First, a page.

The ministry denied the allegations and said surveyors typically have very limited knowledge of state-wide data.

World Bank funds

Despite researcher concerns around the lapses in the survey, the World Bank has so far given national annual rural sanitation survey-linked funds of $417.4m to India, a right-to-information request shows.

“The World Bank has not received any formal expressions of concern related to the work of the surveyors,” said a World Bank spokesperson. “An exercise of this scale will have inconsistencies.”

Reuters also visited the southern state of Karnataka. Across seven villages in Koppal district, at least 150 people defecate in the open, interviews with over 50 people showed. The Indian government also classifies Karnataka as “open defecation free”.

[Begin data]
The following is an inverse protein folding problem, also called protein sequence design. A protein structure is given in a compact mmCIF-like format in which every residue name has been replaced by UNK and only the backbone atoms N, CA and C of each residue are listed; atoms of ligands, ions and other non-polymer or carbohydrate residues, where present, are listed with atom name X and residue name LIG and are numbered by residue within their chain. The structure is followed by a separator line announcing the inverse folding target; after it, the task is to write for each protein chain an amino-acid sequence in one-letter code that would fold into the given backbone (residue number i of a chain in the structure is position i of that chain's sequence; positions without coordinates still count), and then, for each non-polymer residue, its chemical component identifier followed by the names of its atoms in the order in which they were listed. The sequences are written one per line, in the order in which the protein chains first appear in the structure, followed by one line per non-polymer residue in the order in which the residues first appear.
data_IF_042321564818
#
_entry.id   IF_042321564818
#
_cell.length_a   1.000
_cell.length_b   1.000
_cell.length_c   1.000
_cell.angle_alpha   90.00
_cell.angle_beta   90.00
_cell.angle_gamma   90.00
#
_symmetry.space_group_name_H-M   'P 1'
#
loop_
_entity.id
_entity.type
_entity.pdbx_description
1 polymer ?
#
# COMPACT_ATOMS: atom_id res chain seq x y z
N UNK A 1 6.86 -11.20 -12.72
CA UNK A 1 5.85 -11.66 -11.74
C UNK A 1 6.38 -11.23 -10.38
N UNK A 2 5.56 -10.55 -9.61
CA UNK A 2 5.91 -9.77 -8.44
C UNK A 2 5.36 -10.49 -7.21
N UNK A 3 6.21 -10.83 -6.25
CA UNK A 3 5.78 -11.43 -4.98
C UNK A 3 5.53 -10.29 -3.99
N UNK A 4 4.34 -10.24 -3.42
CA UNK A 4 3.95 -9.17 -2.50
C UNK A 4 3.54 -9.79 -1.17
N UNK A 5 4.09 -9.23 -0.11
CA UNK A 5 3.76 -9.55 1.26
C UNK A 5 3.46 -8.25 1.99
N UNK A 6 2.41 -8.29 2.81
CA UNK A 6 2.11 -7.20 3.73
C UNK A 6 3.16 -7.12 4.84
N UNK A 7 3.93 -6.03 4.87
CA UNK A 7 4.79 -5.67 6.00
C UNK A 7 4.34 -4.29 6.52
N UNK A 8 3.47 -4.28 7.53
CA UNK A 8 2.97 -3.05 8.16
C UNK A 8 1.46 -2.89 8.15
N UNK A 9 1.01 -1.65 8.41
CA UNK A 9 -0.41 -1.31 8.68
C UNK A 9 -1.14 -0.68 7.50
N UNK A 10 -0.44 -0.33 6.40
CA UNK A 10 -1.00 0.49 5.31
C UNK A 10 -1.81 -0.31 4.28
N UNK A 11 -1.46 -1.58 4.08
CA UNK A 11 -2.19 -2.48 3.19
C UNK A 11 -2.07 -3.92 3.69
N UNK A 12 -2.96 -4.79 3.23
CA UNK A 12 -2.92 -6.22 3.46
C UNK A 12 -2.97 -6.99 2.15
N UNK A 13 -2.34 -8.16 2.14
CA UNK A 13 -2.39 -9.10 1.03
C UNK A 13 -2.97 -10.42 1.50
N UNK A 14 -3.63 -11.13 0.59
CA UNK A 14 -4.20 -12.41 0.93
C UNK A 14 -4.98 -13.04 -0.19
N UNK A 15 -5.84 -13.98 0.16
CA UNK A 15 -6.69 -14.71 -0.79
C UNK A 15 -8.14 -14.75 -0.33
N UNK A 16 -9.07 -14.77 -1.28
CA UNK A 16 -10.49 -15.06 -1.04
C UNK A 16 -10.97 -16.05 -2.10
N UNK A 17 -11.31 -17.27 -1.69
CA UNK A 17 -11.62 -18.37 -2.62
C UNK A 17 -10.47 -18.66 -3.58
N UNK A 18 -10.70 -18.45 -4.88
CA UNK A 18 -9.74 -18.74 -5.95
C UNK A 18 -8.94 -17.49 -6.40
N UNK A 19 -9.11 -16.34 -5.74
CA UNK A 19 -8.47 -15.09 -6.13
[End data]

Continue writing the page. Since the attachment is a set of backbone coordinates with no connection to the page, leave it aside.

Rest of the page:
Many people in north and south India saids that a lack of toilets near fields where farmers spend their day, and poorly built toilets, all contribute to people defecating in the open.

Some say they were beaten or shamed by authorities publicly if found to be defecating outside. Others said they were threatened with food ration cuts.

Such coercion, sanitation experts say, discourages honest answers about toilet usage as villagers fear reprisals.

“The respondents will give you false answers,” said Nitya Jacob, a water and sanitation consultant. “They are all tutored to say ‘yes-yes’ we use toilets.”

The ministry said allegations that the responses would be “tutored is naïve at the best and malicious at worst”. It said it encourages anyone finding incidents of coercion to bring them to its attention and it would act.